One way to minimize proxy discrimination in multivariate pricing models is to introduce a “control variable” representing a protected class to the analysis. Birny Birnbaum explained the approach during the CAS Ratemaking, Product and Modeling seminar in March.

First, he described some of the basics of multivariate models used in insurance pricing, starting with an equation predicting the likelihood of an auto claim using three predictive variables:

b0 + b1X1 + b2X2 + b3X3+ e = y, where y is the outcome being predicted, X values are predictive variables, and b values measure how much each variable contributes to predicting y.

The variables—age, gender and credit score, perhaps—can be tested for statistical significance (reliability in predicting a claim outcome). And by analyzing the predictive variables simultaneously, the model removes the correlation among the predictive variables.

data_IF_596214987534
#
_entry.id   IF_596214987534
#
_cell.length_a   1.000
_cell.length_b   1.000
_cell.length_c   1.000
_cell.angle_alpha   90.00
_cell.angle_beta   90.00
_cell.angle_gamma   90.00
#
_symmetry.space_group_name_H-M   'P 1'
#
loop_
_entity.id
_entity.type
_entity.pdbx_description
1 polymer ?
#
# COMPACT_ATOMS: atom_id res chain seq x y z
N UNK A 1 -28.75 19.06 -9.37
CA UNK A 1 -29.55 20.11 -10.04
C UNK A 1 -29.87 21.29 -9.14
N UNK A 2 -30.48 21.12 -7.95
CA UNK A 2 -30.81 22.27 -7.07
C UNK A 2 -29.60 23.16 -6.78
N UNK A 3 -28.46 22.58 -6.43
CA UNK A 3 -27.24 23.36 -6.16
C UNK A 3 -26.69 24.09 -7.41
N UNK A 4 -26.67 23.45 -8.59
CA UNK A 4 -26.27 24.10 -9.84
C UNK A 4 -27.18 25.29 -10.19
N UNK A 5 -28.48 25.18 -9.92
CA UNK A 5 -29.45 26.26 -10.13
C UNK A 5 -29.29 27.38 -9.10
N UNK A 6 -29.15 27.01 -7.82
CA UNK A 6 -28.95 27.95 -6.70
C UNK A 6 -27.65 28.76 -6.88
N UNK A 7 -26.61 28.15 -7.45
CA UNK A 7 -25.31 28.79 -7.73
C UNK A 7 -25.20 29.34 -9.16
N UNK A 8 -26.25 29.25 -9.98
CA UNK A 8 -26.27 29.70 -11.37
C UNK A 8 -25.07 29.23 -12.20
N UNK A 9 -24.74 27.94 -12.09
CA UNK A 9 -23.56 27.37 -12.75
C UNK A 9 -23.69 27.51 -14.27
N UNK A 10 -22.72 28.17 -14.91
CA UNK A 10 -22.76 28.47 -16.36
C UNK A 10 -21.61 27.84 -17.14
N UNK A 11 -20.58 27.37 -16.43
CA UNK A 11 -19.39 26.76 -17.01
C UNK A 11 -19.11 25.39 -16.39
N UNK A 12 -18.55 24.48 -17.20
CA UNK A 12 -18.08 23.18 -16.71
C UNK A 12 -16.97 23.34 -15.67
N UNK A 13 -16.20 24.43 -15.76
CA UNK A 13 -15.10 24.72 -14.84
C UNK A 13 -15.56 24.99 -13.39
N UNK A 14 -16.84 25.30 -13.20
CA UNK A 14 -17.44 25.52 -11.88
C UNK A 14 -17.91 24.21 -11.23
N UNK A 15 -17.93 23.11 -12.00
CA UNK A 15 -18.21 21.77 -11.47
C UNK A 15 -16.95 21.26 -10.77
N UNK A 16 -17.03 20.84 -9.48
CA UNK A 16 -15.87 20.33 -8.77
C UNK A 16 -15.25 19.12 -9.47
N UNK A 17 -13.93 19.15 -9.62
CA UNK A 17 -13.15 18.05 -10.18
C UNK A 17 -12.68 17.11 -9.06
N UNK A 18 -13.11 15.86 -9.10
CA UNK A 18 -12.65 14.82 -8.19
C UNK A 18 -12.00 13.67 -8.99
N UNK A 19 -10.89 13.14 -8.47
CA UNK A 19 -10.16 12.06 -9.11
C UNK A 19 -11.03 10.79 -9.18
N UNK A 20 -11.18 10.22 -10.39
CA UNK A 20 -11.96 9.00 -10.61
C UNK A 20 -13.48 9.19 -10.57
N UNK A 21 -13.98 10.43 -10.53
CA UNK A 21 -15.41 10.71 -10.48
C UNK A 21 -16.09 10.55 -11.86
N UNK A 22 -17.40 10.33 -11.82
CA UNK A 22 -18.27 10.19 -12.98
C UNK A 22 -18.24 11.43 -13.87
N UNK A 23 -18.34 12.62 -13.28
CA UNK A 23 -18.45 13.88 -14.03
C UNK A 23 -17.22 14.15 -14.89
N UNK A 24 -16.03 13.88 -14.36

The ability to eliminate correlation and to isolate each individual predictive variable’s unique contribution to an outcome allows insurers to test for biases and distortions, Birnbaum noted. For example, he offered the possibility that state-by-state variations in tort systems, liability limits, or occupation or age mixes could distort a national pricing model.

To remedy the problem, an insurer could introduce “state” as a “control variable,” C1, in a multivariate analysis: b0 + b1X1 + b2X2 + b3X3 + b4C1+ e = y.

While the control variable itself wouldn’t be used when the models ultimately deploy, by analyzing the interplay of state with the other predictive variables, the insurer winds up refining its understanding of the contributions of the other predictors, independent of their correlation to the variable “state.”

Birnbaum recommends the same approach for race—introducing race as a “control variable,” R1 in his illustration—to weed out proxy variables: b0 + b1X1 + b2X2 + b3X3 + b4R1+ e = y.

If one of the predictive variables, say X1, is a perfect proxy for race, then when race is added as a control variable, X1 loses all of its predictive value. “All it was doing was predicting race, not the outcome,” Birnbaum. What if, instead, X1 is both predictive and correlates to race? Then “by introducing the race control factor you sharpened the contribution of X1—made it actually a more accurate predictor of the outcome.”